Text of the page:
Cary, NC – This past Thursday the council and members of our town staff held our third quarter meeting at the SAS Global Education Center. These quarterly meetings are invaluable in that they foster a collaborative environment where the council and staff work collectively to better implement our community’s vision and keep Cary great.
While each quarterly meeting is important, I always consider the third quarter the most critical as it is at this meeting where we begin our annual budget deliberations – which we did. This year however was a bit different as we also spent a great deal of time discussing the upcoming 2019 Bond Referendum.
Yes, Cary voters will have the chance to decide on roughly a $225 million bond referendum this fall for numerous transportation and parks projects throughout town.
Notable bond referendum projects include:
• Nearly $14 million in additional funding for street improvements beyond the FY2020 budget amount of $5.4 million. This will provide for asphalt patching, overlays and resurfacing of town maintained streets.
• $5 million for new sidewalks. This is in addition to our annual appropriation of $1.75 million for sidewalk construction. These funds will help us to fulfill citizen requests for neighborhood sidewalks, complete gaps along major streets and provide for ADA upgrades and handicap ramps – not to mention it will further help us move closer to our goal of creating a more walkable and pedestrian friendly community and promote healthier living.
• $4.8 million for the Cary Parkway sidewalk and bridge at the Black Creek Greenway. This project will complete the sidewalk gap from Evans Road to N. Harrison Ave. AND construct a pedestrian bridge over Black Creek Greenway next to the existing Cary Parkway bridge.
• $28.7 million to widen Green Level Church Rd. from McCrimmon Parkway to Kit Creek Rd; Widen O’Kelly Chapel Rd. from Green Level Church Rd. to NC55; and widen Carpenter Fire Station Rd. from NC55 to the Cameron Pond neighborhood.
• $5 million for intersection improvements at congested intersections – similar to the recent improvements made to the Cary Parkway and High House intersection.
• $23 million for NCDOT Betterments. These include enhancements to and in concert with numerous NCDOT projects above and beyond what NCDOT would typically construct. Examples include two greenway tunnels under NC540; Pedestrian and bicycle facilities on bridges; median and sidewalk upgrades to Cary standards and improved landscaping/aesthetics.
• $21 million for transportation improvements associated with the Fenton project at Cary Town Blvd, Trinity Rd. South, Quinard Drive and the I40 interchanges.
Parks and Recreation
• $50 million for the complete design and construction of phase II of the Downtown Cary Park.
• $4 million for playground upgrades at 10 parks to include Rose Street Park, Dunham Park and Godbold Park.
• $2.2 million for historic preservation/renovation of town owned historic properties with an additional $1 million should philanthropic goals be met (what exactly that looks like yet we don’t know but is something we are working on)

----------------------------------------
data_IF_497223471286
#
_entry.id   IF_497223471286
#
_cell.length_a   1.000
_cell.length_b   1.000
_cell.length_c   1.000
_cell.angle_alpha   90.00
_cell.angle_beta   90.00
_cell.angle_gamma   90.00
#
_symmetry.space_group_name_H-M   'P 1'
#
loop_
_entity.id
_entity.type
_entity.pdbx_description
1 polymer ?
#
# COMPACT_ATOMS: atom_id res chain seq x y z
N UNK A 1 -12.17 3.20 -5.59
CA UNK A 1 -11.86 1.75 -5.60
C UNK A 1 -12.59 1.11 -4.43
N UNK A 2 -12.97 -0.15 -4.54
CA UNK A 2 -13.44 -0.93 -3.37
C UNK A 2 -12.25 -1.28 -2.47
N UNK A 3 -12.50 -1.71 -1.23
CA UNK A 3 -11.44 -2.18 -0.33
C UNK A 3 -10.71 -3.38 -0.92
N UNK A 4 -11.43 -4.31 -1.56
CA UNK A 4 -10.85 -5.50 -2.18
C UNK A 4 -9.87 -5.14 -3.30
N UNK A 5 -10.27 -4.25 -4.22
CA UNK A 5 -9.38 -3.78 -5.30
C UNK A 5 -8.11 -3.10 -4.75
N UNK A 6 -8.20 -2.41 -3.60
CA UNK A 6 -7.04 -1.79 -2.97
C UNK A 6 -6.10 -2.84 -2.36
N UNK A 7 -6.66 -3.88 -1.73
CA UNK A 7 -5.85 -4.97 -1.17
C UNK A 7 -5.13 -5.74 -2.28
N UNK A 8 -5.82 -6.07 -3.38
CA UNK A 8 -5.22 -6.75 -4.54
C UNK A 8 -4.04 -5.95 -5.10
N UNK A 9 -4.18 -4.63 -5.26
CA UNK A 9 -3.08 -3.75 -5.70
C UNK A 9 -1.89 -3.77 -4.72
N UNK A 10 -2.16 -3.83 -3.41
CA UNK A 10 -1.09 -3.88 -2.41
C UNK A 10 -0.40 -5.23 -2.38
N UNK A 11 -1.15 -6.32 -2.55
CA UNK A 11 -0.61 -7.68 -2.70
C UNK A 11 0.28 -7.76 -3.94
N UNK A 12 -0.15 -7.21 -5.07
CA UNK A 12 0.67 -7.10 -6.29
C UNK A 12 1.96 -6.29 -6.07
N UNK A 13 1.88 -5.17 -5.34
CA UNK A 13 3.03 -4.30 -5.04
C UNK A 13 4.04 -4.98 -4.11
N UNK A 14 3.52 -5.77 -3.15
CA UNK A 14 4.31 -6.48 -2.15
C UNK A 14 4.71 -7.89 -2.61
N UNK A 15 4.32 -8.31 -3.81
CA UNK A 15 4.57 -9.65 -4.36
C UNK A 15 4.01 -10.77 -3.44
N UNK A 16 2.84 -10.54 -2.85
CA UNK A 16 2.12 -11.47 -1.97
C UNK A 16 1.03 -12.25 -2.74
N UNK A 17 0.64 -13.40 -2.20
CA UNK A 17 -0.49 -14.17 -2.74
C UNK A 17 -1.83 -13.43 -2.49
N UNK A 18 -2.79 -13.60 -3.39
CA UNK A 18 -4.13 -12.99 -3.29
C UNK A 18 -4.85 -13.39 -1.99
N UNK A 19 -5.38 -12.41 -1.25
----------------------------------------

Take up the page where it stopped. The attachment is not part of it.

• $8.9 Million for the construction of Carpenter Fire Station Park
• $6.1 million for McCrimmon Neighborhood Park
• $2.2 million for complete tennis court replacements at Dunham Park and Annie Jones Park
• $2 million in improvements to Sk8 Cary Park – this includes a roof structure so that the facility can be used year-round and ungraded lighting and ramps.
• $10 million for construction and design of Tryon Road Park
• $2 million for improvements to Veterans Freedom Park to include restroom facilities, additional parking and a memorial loop trail.
• $20 million for open space acquisition and land banking for future park sites.
So yeah, I know what y’all are thinking right about now – how much is this going to cost me? Well the good news is that as a AAA rated municipality, Cary has a long history of conservatively and successfully managing its finances and debt. As a result, the proposed 2019 bond program does NOT have any tax increase associated with it at this time. The town is currently able to absorb these additional costs due to the retirement of previously issued debt, a healthy fund balance and our ongoing efforts to manage operating costs.
With the lowest tax rate of any municipality in Wake County and beyond at 35 cents per $100 valuation, Cary continues to do more with less.
I wholeheartedly support the proposed bond referendum and I hope you do too.
I will follow up with a separate post about the FY2020 Budget soon as there is still work to be done there. Stay tuned!
Thanks so much to our amazing town staff and my council colleagues for all of their work on this. It is truly a privilege to work with such an amazing group of dedicated public servants. Thank you also to Cary citizens for your faith and trust in me to serve as your voice in town government. It is my honor to serve you. And special thanks also to SAS for hosting our meeting this past Thursday – we are so blessed to have you in our community!
That’s all for now. As always, thanks for reading!
From the blog of Cary Councilmember Don Frantz. Photos courtesy of Don Frantz.